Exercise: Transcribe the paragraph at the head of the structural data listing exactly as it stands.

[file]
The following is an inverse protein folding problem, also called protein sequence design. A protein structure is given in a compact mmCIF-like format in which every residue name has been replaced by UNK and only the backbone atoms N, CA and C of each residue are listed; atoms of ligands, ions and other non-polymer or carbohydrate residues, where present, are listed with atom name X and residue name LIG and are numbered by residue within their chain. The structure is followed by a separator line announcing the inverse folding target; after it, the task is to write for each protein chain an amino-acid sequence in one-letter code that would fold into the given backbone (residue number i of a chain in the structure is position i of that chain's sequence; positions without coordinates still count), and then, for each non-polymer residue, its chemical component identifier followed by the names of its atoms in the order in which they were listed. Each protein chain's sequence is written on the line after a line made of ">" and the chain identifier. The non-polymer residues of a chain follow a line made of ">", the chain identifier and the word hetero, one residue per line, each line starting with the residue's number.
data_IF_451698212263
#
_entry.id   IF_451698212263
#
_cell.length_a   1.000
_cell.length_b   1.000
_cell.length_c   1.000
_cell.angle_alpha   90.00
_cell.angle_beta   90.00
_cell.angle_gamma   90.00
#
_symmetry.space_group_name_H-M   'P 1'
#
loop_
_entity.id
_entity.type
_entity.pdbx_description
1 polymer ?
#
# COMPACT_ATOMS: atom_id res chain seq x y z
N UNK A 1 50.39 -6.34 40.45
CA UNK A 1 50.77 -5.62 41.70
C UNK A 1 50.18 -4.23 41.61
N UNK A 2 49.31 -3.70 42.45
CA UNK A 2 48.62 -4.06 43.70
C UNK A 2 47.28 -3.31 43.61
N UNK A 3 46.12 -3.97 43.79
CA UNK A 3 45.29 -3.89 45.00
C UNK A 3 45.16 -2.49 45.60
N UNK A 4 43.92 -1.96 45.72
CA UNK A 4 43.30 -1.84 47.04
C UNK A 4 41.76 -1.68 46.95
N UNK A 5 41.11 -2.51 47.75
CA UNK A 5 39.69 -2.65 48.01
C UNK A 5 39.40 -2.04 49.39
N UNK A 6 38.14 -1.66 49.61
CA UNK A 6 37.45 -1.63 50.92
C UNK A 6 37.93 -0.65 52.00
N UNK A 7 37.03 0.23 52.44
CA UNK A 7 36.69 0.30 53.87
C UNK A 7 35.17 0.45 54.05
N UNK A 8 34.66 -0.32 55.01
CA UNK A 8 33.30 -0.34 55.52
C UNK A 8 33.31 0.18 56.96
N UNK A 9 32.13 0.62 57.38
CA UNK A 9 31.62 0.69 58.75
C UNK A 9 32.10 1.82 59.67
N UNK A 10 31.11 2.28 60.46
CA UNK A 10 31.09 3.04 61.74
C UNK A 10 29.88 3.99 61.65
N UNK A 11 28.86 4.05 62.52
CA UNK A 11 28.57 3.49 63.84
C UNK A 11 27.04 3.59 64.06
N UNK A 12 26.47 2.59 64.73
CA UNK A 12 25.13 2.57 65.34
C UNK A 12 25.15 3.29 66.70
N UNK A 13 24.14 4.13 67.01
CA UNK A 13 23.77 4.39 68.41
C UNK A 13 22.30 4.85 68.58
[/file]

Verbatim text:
The following is an inverse protein folding problem, also called protein sequence design. A protein structure is given in a compact mmCIF-like format in which every residue name has been replaced by UNK and only the backbone atoms N, CA and C of each residue are listed; atoms of ligands, ions and other non-polymer or carbohydrate residues, where present, are listed with atom name X and residue name LIG and are numbered by residue within their chain. The structure is followed by a separator line announcing the inverse folding target; after it, the task is to write for each protein chain an amino-acid sequence in one-letter code that would fold into the given backbone (residue number i of a chain in the structure is position i of that chain's sequence; positions without coordinates still count), and then, for each non-polymer residue, its chemical component identifier followed by the names of its atoms in the order in which they were listed. Each protein chain's sequence is written on the line after a line made of ">" and the chain identifier. The non-polymer residues of a chain follow a line made of ">", the chain identifier and the word hetero, one residue per line, each line starting with the residue's number.